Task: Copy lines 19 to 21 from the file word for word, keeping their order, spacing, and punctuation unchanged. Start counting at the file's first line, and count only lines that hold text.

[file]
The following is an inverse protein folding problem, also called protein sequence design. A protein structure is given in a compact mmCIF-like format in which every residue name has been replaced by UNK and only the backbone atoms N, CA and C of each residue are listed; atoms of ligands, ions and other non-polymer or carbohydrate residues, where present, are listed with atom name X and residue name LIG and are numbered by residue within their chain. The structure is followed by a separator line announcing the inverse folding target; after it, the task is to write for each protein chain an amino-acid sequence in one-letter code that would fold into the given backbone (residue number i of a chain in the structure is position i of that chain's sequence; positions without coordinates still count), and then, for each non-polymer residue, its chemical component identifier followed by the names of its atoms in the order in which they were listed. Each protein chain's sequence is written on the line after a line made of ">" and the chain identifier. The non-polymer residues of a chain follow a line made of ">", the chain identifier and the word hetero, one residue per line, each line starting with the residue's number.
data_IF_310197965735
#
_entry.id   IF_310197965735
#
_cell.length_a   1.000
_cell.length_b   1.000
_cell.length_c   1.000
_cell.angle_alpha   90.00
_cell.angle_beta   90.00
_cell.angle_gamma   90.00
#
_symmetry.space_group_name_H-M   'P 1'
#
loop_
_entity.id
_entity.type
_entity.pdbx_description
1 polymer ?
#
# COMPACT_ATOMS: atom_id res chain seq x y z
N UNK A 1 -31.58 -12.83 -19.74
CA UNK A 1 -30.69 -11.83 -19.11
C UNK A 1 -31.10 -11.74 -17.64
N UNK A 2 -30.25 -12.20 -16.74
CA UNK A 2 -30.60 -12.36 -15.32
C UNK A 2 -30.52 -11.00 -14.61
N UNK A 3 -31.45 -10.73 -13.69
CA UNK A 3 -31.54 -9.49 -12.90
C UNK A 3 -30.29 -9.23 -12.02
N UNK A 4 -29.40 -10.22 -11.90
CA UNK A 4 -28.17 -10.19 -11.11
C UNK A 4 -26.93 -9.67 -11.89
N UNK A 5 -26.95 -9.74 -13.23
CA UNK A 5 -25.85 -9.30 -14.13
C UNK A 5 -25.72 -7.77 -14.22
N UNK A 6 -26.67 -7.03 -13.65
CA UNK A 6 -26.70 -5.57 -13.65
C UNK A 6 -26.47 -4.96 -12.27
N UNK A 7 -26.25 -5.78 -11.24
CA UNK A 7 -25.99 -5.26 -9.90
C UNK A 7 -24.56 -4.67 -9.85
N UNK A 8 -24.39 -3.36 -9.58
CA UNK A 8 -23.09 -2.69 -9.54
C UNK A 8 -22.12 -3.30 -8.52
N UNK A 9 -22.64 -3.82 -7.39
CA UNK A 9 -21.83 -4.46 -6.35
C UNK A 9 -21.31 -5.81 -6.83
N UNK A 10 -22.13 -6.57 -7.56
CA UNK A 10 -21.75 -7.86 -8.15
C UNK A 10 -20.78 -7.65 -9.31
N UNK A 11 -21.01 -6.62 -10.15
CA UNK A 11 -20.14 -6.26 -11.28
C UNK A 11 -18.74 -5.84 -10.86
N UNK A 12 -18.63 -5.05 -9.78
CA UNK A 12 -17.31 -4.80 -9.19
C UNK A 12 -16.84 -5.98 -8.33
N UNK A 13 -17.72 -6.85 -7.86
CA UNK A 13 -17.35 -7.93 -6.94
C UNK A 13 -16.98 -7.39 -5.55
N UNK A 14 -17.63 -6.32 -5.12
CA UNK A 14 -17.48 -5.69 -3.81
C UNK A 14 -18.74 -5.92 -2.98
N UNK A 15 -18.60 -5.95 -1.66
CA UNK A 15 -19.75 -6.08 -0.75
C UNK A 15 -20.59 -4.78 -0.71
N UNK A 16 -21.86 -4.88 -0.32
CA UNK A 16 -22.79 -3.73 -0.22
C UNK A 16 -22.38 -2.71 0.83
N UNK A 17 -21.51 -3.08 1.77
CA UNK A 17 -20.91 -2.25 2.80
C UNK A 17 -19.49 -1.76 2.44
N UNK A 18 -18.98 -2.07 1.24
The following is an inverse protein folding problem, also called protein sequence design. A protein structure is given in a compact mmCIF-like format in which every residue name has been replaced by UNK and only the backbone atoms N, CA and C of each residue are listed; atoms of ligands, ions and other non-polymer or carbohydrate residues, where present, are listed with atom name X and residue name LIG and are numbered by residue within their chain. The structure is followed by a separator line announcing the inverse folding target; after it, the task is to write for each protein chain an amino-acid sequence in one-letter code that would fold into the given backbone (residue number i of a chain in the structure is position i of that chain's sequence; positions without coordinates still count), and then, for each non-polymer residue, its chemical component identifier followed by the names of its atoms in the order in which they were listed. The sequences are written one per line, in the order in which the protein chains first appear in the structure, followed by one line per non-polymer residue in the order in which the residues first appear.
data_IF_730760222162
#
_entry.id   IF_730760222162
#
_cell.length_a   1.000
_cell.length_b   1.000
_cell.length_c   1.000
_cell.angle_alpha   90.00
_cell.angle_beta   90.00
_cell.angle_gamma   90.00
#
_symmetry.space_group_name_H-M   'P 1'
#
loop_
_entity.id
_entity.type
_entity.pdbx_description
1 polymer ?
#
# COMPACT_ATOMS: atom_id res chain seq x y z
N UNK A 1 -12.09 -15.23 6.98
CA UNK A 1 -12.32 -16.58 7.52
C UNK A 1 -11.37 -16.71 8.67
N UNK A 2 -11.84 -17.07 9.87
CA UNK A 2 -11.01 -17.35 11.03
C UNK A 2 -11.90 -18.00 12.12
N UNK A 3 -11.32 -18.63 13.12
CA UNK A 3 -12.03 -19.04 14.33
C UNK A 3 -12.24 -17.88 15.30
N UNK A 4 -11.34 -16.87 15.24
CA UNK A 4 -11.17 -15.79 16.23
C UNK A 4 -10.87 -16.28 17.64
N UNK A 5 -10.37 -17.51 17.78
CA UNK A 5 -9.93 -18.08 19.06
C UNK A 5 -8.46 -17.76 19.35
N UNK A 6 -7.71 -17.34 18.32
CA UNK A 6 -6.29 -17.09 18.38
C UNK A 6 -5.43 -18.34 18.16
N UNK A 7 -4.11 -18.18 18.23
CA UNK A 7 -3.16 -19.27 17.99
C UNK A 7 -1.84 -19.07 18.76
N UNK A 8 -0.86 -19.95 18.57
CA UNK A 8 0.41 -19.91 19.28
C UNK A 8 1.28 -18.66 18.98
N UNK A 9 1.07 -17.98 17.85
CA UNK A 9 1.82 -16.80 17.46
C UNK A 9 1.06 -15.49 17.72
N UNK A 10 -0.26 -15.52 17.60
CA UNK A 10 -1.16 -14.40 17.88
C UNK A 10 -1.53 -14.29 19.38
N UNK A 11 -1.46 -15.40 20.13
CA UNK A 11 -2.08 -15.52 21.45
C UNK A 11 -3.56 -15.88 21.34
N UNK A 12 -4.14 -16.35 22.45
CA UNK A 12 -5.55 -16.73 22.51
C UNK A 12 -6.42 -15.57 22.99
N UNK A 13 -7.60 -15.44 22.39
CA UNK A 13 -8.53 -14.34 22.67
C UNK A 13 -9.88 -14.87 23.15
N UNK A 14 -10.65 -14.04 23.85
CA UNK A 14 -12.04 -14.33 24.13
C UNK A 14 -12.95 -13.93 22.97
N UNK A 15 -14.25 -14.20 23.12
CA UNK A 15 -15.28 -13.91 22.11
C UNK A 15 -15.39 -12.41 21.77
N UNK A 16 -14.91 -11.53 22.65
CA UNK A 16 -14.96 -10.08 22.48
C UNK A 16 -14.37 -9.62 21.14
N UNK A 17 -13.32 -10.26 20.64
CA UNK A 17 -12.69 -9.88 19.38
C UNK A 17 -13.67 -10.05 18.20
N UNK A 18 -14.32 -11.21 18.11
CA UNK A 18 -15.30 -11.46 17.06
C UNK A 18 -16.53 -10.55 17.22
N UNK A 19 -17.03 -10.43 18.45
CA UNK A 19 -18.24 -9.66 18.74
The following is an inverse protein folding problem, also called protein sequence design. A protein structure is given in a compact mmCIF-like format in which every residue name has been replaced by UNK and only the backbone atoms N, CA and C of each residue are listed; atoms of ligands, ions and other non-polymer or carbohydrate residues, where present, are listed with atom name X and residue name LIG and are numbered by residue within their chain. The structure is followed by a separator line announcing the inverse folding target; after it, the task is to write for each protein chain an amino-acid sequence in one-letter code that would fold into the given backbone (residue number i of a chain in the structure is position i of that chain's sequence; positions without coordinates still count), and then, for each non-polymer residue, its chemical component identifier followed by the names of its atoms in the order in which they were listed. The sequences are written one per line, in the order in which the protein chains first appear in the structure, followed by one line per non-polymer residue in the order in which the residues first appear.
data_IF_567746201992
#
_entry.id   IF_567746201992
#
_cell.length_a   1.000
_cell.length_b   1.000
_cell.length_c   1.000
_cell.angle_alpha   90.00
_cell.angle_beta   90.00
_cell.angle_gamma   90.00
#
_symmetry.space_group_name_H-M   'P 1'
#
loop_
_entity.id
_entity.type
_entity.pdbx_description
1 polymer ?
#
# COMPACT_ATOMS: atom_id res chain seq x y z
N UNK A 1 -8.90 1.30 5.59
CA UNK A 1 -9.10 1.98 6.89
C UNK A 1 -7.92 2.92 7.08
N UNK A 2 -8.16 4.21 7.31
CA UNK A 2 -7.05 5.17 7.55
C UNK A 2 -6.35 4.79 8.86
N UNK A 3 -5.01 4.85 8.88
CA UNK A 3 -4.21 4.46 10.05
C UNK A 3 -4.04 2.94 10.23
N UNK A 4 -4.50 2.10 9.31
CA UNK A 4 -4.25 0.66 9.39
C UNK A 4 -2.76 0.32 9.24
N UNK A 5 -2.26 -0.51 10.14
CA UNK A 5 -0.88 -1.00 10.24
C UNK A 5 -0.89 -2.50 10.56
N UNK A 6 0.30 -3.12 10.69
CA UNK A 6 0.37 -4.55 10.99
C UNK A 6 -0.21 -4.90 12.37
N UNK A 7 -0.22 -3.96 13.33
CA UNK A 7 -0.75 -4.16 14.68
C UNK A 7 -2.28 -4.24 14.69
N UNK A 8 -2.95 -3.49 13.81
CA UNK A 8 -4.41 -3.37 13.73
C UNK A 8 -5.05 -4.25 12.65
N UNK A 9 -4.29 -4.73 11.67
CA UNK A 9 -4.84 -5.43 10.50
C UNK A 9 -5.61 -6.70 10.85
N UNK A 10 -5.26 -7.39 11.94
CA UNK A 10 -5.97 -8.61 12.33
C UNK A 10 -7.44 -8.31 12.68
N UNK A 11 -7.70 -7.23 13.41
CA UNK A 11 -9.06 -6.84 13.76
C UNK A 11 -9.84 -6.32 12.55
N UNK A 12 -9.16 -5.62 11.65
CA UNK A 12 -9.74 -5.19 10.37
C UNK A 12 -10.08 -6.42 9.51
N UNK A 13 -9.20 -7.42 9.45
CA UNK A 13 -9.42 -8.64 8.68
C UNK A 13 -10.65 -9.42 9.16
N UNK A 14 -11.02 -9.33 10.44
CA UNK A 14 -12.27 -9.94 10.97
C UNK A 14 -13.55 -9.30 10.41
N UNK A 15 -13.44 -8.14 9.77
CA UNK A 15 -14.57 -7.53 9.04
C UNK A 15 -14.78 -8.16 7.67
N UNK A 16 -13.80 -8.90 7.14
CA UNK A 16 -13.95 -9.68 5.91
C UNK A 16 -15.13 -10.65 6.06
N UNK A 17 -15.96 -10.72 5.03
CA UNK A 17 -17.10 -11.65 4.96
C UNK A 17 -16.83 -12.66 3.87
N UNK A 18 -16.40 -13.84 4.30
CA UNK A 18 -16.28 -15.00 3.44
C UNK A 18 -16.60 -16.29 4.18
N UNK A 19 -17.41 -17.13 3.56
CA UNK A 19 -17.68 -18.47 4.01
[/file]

1 polymer ?
#
# COMPACT_ATOMS: atom_id res chain seq x y z